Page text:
Torah or Gospel?
Anyone who accepts a single commandment in faith is worthy to
have the Holy Spirit rest upon him.
IN CHAPTER 4, we traced the process by which Abraham the father of the Jewish people became Abraham the founder, or rediscoverer, of belief in the one true God as well. Whereas the chapters about him in Genesis focus on God’s promise of progeny, land, and blessing and give no indication that Abraham had any teaching at all, by some point in the second century B.C.E. he has become an active adversary of idolatry and the materialist presuppositions upon which it rests. Abraham has, in a word, become a philosopher, and with this came the notion that his vocation is of great import even to those outside his own family. The entire world needs to acknowledge and obey its divine creator and master, it was now taught, and give him the testimony and service that are his due. In testifying to a higher truth, the philosopher opens a portal through which outsiders can enter and dwell within that truth.2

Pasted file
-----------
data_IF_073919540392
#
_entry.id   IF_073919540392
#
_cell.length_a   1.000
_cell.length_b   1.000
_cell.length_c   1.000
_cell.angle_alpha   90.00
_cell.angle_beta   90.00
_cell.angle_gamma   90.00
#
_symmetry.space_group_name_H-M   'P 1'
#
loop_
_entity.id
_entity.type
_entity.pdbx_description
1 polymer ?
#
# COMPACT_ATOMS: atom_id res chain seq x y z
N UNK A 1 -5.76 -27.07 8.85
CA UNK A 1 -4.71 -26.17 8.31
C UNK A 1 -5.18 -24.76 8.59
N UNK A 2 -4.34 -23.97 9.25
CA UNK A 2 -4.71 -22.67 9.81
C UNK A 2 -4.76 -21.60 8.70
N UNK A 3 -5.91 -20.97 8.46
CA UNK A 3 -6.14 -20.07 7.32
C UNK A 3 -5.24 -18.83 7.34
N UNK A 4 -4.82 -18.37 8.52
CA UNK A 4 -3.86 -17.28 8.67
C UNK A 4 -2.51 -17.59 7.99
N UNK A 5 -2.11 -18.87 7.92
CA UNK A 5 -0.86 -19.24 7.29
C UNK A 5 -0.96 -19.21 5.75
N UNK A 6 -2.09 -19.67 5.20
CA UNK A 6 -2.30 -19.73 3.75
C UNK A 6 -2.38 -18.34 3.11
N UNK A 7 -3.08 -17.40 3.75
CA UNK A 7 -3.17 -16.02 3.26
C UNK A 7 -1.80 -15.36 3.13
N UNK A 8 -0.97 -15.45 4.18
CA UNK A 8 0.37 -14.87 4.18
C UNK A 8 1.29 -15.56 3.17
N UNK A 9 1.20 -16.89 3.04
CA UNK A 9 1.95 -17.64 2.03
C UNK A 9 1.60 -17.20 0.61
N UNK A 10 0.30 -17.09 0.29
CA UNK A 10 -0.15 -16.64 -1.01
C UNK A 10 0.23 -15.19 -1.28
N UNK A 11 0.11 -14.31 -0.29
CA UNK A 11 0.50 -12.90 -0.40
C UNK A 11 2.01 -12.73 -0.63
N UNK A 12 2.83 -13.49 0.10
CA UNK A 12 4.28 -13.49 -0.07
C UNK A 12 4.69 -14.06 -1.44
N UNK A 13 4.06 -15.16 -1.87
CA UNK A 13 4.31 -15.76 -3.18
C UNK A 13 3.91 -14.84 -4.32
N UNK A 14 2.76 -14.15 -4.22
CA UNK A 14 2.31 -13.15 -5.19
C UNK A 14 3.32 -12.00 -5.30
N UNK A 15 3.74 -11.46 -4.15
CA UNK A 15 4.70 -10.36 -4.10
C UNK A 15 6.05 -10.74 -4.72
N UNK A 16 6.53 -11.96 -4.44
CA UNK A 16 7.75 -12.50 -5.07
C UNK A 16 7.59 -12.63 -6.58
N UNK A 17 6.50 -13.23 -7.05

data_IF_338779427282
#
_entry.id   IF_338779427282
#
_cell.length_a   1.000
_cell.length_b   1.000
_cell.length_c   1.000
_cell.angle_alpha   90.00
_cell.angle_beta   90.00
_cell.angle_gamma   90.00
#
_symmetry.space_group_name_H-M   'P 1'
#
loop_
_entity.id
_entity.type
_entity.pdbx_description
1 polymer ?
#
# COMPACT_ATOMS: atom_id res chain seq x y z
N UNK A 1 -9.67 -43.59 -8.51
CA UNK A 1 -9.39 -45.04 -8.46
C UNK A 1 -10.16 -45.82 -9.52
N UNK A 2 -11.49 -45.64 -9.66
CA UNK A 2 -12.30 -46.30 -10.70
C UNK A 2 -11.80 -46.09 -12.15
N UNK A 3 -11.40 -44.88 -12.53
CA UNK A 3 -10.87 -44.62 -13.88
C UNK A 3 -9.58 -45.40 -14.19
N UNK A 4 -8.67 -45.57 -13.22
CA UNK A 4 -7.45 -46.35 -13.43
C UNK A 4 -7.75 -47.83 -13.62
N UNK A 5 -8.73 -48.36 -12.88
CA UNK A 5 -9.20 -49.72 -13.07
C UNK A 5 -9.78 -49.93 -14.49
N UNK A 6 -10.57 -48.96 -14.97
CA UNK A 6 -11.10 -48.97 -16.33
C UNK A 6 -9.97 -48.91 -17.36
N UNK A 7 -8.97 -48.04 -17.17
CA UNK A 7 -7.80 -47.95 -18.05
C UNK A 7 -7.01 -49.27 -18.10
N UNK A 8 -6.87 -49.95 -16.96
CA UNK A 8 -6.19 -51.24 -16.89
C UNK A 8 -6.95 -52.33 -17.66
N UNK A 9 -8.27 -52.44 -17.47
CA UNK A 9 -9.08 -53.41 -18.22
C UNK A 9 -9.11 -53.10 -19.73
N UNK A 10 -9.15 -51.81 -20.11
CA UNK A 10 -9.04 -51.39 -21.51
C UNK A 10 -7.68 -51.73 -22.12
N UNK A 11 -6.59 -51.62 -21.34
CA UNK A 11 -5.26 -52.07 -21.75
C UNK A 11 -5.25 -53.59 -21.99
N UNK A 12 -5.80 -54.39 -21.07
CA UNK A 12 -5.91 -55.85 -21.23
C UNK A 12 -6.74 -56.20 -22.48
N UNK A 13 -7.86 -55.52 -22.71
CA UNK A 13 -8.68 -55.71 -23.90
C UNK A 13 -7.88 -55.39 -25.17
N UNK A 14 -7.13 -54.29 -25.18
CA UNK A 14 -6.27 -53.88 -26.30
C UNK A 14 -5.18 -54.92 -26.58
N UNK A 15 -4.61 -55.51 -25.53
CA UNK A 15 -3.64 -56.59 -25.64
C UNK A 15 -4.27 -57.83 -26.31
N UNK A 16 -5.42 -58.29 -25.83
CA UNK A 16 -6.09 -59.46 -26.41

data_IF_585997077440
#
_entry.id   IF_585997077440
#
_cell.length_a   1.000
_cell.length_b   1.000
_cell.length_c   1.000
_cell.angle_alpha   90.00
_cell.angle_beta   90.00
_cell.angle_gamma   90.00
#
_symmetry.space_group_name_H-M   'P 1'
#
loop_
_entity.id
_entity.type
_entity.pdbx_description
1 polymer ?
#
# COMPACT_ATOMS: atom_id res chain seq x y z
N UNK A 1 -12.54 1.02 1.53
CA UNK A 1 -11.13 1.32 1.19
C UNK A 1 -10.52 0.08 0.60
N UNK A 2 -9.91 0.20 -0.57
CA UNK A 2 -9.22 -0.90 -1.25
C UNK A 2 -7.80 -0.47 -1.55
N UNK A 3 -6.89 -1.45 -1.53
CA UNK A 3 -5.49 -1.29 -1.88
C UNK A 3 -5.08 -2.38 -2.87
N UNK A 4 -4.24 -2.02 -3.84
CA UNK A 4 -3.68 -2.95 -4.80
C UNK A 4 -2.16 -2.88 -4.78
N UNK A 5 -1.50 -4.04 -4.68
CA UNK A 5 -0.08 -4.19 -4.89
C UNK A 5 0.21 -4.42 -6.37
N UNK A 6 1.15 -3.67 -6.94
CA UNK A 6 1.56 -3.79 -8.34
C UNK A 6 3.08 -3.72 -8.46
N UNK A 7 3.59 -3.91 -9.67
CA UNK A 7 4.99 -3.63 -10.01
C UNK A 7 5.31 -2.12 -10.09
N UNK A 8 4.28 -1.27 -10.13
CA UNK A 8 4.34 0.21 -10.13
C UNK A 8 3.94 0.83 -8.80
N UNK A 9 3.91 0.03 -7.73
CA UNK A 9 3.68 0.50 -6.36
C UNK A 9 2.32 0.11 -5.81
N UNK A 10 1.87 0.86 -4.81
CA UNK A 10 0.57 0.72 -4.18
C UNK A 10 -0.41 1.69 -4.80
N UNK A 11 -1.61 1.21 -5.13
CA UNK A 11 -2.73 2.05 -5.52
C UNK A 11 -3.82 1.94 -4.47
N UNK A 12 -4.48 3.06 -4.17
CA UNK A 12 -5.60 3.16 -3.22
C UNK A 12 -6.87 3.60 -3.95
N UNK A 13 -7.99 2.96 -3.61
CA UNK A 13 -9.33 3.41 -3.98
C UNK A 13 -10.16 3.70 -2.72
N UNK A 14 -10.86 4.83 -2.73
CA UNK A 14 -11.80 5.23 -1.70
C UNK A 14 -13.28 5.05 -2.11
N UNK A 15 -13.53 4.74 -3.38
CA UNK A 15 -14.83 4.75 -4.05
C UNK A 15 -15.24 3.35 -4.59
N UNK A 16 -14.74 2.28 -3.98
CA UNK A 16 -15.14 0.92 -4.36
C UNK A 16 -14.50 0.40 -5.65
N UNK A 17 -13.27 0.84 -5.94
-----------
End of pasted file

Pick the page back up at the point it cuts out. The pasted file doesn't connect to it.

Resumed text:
But there are problems. To say, as Philo does, that Abraham came to see that there was “a charioteer and pilot presiding over the world” leaves troublingly vague the question of how one is to enter into relationship with that charioteer and pilot. The same can be said for the rabbinic legend that Abraham established an inn in which he asked his guests to make the benediction, “Blessed be the Everlasting God / God of the World of whose bounty we have eaten.”3 Compared with the rich texture of the traditional Jewish, Christian, or Muslim life, these affirmations, however essential they may be, seem too thin to support a whole identity, too frail a skeleton on which to rest a lasting religious community or to sustain and nourish a life-changing insight.